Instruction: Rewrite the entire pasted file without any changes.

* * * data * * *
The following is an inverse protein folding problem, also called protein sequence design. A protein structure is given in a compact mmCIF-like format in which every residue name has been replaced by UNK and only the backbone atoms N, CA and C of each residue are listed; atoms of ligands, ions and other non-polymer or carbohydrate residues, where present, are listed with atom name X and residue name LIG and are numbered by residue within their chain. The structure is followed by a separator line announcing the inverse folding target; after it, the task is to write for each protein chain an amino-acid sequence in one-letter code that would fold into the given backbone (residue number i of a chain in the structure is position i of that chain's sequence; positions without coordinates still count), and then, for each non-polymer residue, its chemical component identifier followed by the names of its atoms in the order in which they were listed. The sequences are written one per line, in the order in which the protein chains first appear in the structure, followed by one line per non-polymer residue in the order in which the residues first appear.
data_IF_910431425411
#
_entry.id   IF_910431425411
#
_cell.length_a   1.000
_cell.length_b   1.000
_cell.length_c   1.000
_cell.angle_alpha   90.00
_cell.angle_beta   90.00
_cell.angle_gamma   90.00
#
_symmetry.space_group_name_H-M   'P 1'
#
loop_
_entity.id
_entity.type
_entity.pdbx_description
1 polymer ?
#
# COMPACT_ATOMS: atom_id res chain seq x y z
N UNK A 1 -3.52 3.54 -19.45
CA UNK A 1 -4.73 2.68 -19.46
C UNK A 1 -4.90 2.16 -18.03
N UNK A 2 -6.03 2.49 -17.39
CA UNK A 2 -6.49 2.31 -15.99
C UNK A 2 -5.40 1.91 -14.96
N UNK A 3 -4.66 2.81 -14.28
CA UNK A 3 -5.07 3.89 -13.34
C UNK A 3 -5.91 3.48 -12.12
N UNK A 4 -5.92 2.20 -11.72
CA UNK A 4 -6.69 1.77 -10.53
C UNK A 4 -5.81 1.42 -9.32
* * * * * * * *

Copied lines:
The following is an inverse protein folding problem, also called protein sequence design. A protein structure is given in a compact mmCIF-like format in which every residue name has been replaced by UNK and only the backbone atoms N, CA and C of each residue are listed; atoms of ligands, ions and other non-polymer or carbohydrate residues, where present, are listed with atom name X and residue name LIG and are numbered by residue within their chain. The structure is followed by a separator line announcing the inverse folding target; after it, the task is to write for each protein chain an amino-acid sequence in one-letter code that would fold into the given backbone (residue number i of a chain in the structure is position i of that chain's sequence; positions without coordinates still count), and then, for each non-polymer residue, its chemical component identifier followed by the names of its atoms in the order in which they were listed. The sequences are written one per line, in the order in which the protein chains first appear in the structure, followed by one line per non-polymer residue in the order in which the residues first appear.
data_IF_910431425411
#
_entry.id   IF_910431425411
#
_cell.length_a   1.000
_cell.length_b   1.000
_cell.length_c   1.000
_cell.angle_alpha   90.00
_cell.angle_beta   90.00
_cell.angle_gamma   90.00
#
_symmetry.space_group_name_H-M   'P 1'
#
loop_
_entity.id
_entity.type
_entity.pdbx_description
1 polymer ?
#
# COMPACT_ATOMS: atom_id res chain seq x y z
N UNK A 1 -3.52 3.54 -19.45
CA UNK A 1 -4.73 2.68 -19.46
C UNK A 1 -4.90 2.16 -18.03
N UNK A 2 -6.03 2.49 -17.39
CA UNK A 2 -6.49 2.31 -15.99
C UNK A 2 -5.40 1.91 -14.96
N UNK A 3 -4.66 2.81 -14.28
CA UNK A 3 -5.07 3.89 -13.34
C UNK A 3 -5.91 3.48 -12.12
N UNK A 4 -5.92 2.20 -11.72
CA UNK A 4 -6.69 1.77 -10.53
C UNK A 4 -5.81 1.42 -9.32